A Network-Based Integrative Workflow to Unravel Mechanisms Underlying Disease Progression

  • Faiz M. Khan
  • Mehdi Sadeghi
  • Shailendra K. Gupta
  • Olaf WolkenhauerEmail author
Part of the Methods in Molecular Biology book series (MIMB, volume 1702)


Unraveling mechanisms underlying diseases has motivated the development of systems biology approaches. The key challenges for the development of mathematical models and computational tool are (1) the size of molecular networks, (2) the nonlinear nature of spatio-temporal interactions, and (3) feedback loops in the structure of interaction networks. We here propose an integrative workflow that combines structural analyses of networks, high-throughput data, and mechanistic modeling. As an illustration of the workflow, we use prostate cancer as a case study with the aim of identifying key functional components associated with primary to metastasis transitions. Analysis carried out by the workflow revealed that HOXD10, BCL2, and PGR are the most important factors affected in primary prostate samples, whereas, in the metastatic state, STAT3, JUN, and JUNB are playing a central role. The identified key elements of each network are validated using patient survival analysis. The workflow presented here allows experimentalists to use heterogeneous data sources for the identification of diagnostic and prognostic signatures.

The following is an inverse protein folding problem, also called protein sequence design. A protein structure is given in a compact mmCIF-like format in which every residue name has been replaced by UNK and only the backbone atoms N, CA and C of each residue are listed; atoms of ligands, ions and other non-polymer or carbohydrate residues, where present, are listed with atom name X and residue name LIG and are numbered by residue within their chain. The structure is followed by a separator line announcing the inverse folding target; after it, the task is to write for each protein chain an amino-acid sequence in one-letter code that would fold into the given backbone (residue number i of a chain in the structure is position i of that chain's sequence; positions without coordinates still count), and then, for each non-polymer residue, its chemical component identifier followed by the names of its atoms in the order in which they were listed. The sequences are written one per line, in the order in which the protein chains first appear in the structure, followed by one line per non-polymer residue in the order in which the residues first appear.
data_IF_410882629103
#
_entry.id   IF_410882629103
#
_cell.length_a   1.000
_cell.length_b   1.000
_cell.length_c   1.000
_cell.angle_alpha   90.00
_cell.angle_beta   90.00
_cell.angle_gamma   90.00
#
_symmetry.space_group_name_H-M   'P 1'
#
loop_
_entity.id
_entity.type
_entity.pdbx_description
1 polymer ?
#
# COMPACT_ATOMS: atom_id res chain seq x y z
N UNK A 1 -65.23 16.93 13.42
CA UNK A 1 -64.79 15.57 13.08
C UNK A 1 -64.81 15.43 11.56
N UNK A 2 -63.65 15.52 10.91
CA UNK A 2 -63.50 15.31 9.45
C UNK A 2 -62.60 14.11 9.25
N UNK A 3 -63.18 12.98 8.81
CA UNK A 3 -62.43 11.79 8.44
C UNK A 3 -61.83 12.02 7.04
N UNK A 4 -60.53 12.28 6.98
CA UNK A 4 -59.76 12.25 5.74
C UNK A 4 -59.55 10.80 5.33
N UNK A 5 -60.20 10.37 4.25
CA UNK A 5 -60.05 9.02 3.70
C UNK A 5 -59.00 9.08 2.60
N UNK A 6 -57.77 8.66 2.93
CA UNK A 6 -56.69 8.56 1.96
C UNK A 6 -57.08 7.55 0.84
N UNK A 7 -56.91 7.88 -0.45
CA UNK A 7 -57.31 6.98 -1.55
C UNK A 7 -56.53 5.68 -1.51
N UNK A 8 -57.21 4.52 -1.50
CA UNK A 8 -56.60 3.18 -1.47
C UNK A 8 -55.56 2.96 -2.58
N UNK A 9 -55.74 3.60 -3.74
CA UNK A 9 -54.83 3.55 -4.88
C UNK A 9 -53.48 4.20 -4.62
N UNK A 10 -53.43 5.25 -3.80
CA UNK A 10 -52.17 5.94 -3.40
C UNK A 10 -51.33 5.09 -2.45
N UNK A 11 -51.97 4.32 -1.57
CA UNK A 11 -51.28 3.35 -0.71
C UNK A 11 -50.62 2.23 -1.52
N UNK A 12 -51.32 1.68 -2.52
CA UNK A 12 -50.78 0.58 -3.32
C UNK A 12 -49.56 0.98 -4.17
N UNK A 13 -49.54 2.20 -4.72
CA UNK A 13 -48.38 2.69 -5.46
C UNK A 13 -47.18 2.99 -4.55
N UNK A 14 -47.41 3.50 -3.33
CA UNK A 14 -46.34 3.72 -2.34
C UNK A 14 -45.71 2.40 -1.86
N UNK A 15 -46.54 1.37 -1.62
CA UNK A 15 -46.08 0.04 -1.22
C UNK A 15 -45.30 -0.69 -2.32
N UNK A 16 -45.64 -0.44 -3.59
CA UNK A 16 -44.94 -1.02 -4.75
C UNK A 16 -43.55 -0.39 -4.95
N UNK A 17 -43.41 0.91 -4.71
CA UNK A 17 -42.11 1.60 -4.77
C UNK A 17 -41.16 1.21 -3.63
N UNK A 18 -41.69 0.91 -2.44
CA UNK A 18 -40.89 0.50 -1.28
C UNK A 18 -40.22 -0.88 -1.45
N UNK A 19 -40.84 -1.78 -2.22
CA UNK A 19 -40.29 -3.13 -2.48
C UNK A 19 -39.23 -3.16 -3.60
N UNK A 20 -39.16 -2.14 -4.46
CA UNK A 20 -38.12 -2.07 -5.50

Key words

Integrative workflow Network-based analysis Large-scale networks Disease signatures Mathematical models 


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Copyright information

© Springer Science+Business Media LLC 2018

Authors and Affiliations

  • Faiz M. Khan
    • 1
  • Mehdi Sadeghi
    • 2
  • Shailendra K. Gupta
    • 1
    • 3
  • Olaf Wolkenhauer
    • 1
    • 3
    • 4
    Email author
  1. 1.Department of Systems Biology and BioinformaticsUniversity of RostockRostockGermany
  2. 2.Research Institute for Fundamental Sciences (RIFS)University of TabrizTabrizIran
  3. 3.Chhattisgarh Swami Vivekanand Technical UniversityBhilaiIndia
  4. 4.Stellenbosch Institute of Advanced Study (STIAS)Wallenberg Research Centre, Stellenbosch UniversityStellenboschSouth Africa

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